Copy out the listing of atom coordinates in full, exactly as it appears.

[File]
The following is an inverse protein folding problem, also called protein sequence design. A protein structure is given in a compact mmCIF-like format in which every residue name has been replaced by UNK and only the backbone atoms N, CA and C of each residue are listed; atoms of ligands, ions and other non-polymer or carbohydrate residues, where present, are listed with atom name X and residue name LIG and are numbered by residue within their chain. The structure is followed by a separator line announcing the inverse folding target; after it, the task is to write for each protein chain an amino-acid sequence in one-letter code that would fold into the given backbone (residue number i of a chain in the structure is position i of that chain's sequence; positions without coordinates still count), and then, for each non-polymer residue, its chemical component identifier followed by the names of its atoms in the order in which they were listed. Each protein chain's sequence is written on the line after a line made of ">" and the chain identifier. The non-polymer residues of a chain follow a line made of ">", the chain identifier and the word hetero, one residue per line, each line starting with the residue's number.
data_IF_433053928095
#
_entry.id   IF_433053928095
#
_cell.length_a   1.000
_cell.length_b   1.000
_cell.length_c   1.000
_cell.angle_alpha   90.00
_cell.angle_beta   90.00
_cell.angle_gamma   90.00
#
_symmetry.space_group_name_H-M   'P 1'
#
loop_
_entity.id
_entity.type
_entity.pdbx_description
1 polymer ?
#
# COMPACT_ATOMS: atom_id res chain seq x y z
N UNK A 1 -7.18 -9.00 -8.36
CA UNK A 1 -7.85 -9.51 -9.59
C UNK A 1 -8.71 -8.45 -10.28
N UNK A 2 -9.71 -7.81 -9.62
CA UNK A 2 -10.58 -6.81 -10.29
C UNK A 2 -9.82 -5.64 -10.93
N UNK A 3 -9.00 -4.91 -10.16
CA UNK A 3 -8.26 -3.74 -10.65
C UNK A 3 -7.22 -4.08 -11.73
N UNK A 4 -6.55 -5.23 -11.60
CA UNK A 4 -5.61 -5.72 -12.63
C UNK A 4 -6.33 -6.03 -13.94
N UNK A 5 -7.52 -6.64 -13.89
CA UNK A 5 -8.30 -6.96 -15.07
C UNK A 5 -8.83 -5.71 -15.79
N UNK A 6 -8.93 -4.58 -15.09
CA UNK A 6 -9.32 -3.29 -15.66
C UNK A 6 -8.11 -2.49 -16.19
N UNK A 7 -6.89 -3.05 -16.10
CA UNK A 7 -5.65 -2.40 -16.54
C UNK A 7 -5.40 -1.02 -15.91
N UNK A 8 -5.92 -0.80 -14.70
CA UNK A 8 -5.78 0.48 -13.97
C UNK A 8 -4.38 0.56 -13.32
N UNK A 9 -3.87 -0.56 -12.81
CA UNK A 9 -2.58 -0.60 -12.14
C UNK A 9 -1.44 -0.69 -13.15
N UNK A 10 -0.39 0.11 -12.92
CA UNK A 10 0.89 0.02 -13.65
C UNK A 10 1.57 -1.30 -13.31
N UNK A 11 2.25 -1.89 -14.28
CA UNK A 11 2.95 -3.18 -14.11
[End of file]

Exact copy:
The following is an inverse protein folding problem, also called protein sequence design. A protein structure is given in a compact mmCIF-like format in which every residue name has been replaced by UNK and only the backbone atoms N, CA and C of each residue are listed; atoms of ligands, ions and other non-polymer or carbohydrate residues, where present, are listed with atom name X and residue name LIG and are numbered by residue within their chain. The structure is followed by a separator line announcing the inverse folding target; after it, the task is to write for each protein chain an amino-acid sequence in one-letter code that would fold into the given backbone (residue number i of a chain in the structure is position i of that chain's sequence; positions without coordinates still count), and then, for each non-polymer residue, its chemical component identifier followed by the names of its atoms in the order in which they were listed. Each protein chain's sequence is written on the line after a line made of ">" and the chain identifier. The non-polymer residues of a chain follow a line made of ">", the chain identifier and the word hetero, one residue per line, each line starting with the residue's number.
data_IF_433053928095
#
_entry.id   IF_433053928095
#
_cell.length_a   1.000
_cell.length_b   1.000
_cell.length_c   1.000
_cell.angle_alpha   90.00
_cell.angle_beta   90.00
_cell.angle_gamma   90.00
#
_symmetry.space_group_name_H-M   'P 1'
#
loop_
_entity.id
_entity.type
_entity.pdbx_description
1 polymer ?
#
# COMPACT_ATOMS: atom_id res chain seq x y z
N UNK A 1 -7.18 -9.00 -8.36
CA UNK A 1 -7.85 -9.51 -9.59
C UNK A 1 -8.71 -8.45 -10.28
N UNK A 2 -9.71 -7.81 -9.62
CA UNK A 2 -10.58 -6.81 -10.29
C UNK A 2 -9.82 -5.64 -10.93
N UNK A 3 -9.00 -4.91 -10.16
CA UNK A 3 -8.26 -3.74 -10.65
C UNK A 3 -7.22 -4.08 -11.73
N UNK A 4 -6.55 -5.23 -11.60
CA UNK A 4 -5.61 -5.72 -12.63
C UNK A 4 -6.33 -6.03 -13.94
N UNK A 5 -7.52 -6.64 -13.89
CA UNK A 5 -8.30 -6.96 -15.07
C UNK A 5 -8.83 -5.71 -15.79
N UNK A 6 -8.93 -4.58 -15.09
CA UNK A 6 -9.32 -3.29 -15.66
C UNK A 6 -8.11 -2.49 -16.19
N UNK A 7 -6.89 -3.05 -16.10
CA UNK A 7 -5.65 -2.40 -16.54
C UNK A 7 -5.40 -1.02 -15.91
N UNK A 8 -5.92 -0.80 -14.70
CA UNK A 8 -5.78 0.48 -13.97
C UNK A 8 -4.38 0.56 -13.32
N UNK A 9 -3.87 -0.56 -12.81
CA UNK A 9 -2.58 -0.60 -12.14
C UNK A 9 -1.44 -0.69 -13.15
N UNK A 10 -0.39 0.11 -12.92
CA UNK A 10 0.89 0.02 -13.65
C UNK A 10 1.57 -1.30 -13.31
N UNK A 11 2.25 -1.89 -14.28
CA UNK A 11 2.95 -3.18 -14.11